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Elliott wins Texas thriller to break winless streak

By Holly Cain, /

Chase Elliott held off the field in a thrilling, wildly popular double-overtime victory in the Autotrader EchoPark Automotive 400 at Texas Motor Speedway Sunday evening to earn his first victory in 42 starts — dating back to the 2022 season.

By no means was it an easy win for the 2020 NASCAR Cup Series champion and the sport’s six-time-defending Most Popular Driver, but that’s part of what made it so special to the 28-year-old Georgia native. The driver of the No. 9 Hendrick Motorsports Chevrolet prevailed in three late-race restarts — including two in overtime — to claim his first NASCAR Cup Series win on the 1.5-mile Texas high banks and first trophy since a playoff victory at Talladega Superspeedway in October 2022.

“Oh man, it couldn’t feel any better,” said a smiling Elliott, who did a “reverse” victory lap around the track in homage to the late series champion Alan Kulwicki, whose car was also sponsored by the Hooters restaurant chain that Elliott’s car carried on Sunday.

“Couldn’t be any more grateful for this journey and the fact it hasn’t always been fun, but certainly, I have enjoyed working with our guys,” he continued. “We’ve been working really hard and really well together and that’s always been fun. We’ve enjoyed the fight together.”

RFK Racing co-owner/driver Brad Keselowski finished a season-best runner-up in a race that lasted more than three and a half hours and had a track-record 16 caution periods.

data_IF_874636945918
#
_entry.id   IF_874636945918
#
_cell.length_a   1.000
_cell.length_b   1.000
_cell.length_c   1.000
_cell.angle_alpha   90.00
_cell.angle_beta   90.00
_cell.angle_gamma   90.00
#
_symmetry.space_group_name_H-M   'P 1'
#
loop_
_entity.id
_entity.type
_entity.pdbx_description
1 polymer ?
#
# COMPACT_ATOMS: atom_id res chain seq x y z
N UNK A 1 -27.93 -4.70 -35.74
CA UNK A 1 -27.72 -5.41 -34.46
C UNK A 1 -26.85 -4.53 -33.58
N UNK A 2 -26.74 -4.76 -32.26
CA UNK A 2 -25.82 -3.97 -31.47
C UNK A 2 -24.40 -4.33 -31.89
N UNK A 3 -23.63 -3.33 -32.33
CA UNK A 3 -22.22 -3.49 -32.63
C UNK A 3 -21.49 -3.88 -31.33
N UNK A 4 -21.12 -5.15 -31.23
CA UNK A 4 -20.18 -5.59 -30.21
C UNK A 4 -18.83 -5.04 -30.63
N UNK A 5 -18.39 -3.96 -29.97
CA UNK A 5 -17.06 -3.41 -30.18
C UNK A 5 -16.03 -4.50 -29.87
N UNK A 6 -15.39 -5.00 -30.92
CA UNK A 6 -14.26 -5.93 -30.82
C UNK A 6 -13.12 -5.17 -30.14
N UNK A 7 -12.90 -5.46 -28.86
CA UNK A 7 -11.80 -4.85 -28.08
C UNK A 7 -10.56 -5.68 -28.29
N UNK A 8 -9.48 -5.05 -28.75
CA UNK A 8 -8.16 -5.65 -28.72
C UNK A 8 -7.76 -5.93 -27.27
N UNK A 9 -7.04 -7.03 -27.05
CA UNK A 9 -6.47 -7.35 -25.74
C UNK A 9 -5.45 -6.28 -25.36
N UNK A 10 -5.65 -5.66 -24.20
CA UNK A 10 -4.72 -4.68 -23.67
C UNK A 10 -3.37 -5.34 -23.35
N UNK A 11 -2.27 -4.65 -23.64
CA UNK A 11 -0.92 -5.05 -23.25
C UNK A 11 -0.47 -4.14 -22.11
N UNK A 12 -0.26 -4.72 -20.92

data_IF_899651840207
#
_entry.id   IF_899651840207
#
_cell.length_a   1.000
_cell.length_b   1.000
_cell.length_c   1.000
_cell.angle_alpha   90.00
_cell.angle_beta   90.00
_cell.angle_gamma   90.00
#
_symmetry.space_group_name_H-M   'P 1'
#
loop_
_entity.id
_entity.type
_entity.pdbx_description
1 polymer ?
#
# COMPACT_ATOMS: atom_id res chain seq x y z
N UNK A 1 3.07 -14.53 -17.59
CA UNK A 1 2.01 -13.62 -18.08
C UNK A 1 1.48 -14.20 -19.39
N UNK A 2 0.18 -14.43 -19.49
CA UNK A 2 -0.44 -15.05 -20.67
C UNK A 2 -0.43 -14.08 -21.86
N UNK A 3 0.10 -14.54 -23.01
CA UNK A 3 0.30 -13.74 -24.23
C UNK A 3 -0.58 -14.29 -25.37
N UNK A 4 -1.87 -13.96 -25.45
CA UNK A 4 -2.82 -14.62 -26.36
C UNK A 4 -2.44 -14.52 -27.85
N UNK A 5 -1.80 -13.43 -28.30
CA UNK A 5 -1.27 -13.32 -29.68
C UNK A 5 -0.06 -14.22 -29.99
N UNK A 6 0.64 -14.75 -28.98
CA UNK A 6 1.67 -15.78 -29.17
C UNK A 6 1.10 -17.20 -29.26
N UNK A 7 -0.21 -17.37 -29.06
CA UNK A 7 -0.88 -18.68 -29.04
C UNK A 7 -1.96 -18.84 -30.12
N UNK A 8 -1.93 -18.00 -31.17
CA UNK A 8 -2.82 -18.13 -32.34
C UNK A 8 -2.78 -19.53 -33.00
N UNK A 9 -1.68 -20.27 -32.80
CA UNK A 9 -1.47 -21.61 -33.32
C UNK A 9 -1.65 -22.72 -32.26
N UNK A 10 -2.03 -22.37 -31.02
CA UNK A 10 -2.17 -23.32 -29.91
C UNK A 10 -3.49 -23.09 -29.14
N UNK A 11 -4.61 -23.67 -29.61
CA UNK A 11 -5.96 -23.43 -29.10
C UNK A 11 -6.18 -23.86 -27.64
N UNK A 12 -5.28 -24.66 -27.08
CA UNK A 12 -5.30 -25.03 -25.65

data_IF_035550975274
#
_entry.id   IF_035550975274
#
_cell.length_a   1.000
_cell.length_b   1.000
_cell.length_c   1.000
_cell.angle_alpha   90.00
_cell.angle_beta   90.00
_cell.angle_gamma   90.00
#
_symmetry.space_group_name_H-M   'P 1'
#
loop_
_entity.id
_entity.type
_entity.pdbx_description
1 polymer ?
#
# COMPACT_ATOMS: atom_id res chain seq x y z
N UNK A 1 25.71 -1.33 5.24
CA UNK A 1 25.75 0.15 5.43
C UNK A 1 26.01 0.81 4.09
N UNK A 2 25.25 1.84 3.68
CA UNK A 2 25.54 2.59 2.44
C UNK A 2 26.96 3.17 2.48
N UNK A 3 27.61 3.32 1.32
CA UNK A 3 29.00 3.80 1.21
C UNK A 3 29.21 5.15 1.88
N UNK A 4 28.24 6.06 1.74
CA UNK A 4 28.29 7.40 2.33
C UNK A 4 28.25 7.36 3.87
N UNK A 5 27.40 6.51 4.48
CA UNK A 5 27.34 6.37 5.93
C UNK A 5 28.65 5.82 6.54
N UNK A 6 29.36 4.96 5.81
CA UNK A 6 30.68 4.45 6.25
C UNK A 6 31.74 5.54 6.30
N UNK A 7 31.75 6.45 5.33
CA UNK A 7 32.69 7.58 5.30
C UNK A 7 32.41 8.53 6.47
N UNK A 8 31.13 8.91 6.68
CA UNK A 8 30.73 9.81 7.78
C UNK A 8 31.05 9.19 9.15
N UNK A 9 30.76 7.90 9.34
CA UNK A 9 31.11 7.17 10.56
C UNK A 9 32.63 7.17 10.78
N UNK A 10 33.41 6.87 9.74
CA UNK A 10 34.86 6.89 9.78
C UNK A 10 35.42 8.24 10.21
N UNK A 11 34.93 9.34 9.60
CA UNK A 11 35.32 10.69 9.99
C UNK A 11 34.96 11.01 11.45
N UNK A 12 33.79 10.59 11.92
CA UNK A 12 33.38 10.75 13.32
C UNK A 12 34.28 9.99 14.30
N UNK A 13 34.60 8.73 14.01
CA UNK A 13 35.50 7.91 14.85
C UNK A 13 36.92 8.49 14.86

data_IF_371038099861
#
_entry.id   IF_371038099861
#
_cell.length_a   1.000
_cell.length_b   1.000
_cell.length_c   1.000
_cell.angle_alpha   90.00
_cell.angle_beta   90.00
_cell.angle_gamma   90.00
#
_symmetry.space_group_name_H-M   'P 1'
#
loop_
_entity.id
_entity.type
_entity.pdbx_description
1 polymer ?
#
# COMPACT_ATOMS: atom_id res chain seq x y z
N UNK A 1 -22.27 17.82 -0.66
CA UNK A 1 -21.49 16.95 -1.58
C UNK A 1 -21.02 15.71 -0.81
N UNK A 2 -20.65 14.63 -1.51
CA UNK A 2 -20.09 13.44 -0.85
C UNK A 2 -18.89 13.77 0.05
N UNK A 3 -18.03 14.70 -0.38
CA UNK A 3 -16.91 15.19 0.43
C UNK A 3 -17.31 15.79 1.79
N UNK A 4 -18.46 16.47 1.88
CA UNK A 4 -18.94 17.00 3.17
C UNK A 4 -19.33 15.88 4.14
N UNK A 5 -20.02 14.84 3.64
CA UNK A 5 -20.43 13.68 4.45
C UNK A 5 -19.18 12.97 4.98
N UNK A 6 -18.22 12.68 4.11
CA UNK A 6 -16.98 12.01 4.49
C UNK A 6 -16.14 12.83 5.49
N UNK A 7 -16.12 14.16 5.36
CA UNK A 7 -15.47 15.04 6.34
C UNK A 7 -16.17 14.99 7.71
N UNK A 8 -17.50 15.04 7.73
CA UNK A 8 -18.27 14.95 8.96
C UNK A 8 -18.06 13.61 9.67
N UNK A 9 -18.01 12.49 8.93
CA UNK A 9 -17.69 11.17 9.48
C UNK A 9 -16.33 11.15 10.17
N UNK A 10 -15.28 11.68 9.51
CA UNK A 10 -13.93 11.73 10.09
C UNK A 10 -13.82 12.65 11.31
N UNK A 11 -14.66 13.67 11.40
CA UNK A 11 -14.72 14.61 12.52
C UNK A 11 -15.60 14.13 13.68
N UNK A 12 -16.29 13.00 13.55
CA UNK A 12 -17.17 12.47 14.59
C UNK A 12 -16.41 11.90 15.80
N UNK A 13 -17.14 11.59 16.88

On a restart with two laps to go in regulation, Elliott and Denny Hamlin were vying for the lead side-by-side when Hamlin’s No. 11 Joe Gibbs Racing Toyota got loose and into the wall, putting the race into a two-lap overtime shootout. Trackhouse Racing’s Ross Chastain started alongside Elliott but couldn’t pass him before another caution came out a lap into overtime, forcing another restart.

On that restart, Elliott got ahead of Chastain again and took the white flag signaling one lap to go, when Chastain was tagged from behind by Hendrick Motorsports’ William Byron — officially ending the race. Chastain, who led 33 laps on the day, was credited with a 32nd-place finish. Hamlin, who led 37 laps, ended up 30th.

Elliott conceded the afternoon was a full-on day of drama and high competition. There were 23 lead changes among 13 drivers — seven of whom led double-digit laps.

“It was crazy,” he said. “And I couldn’t be more proud of our team.”

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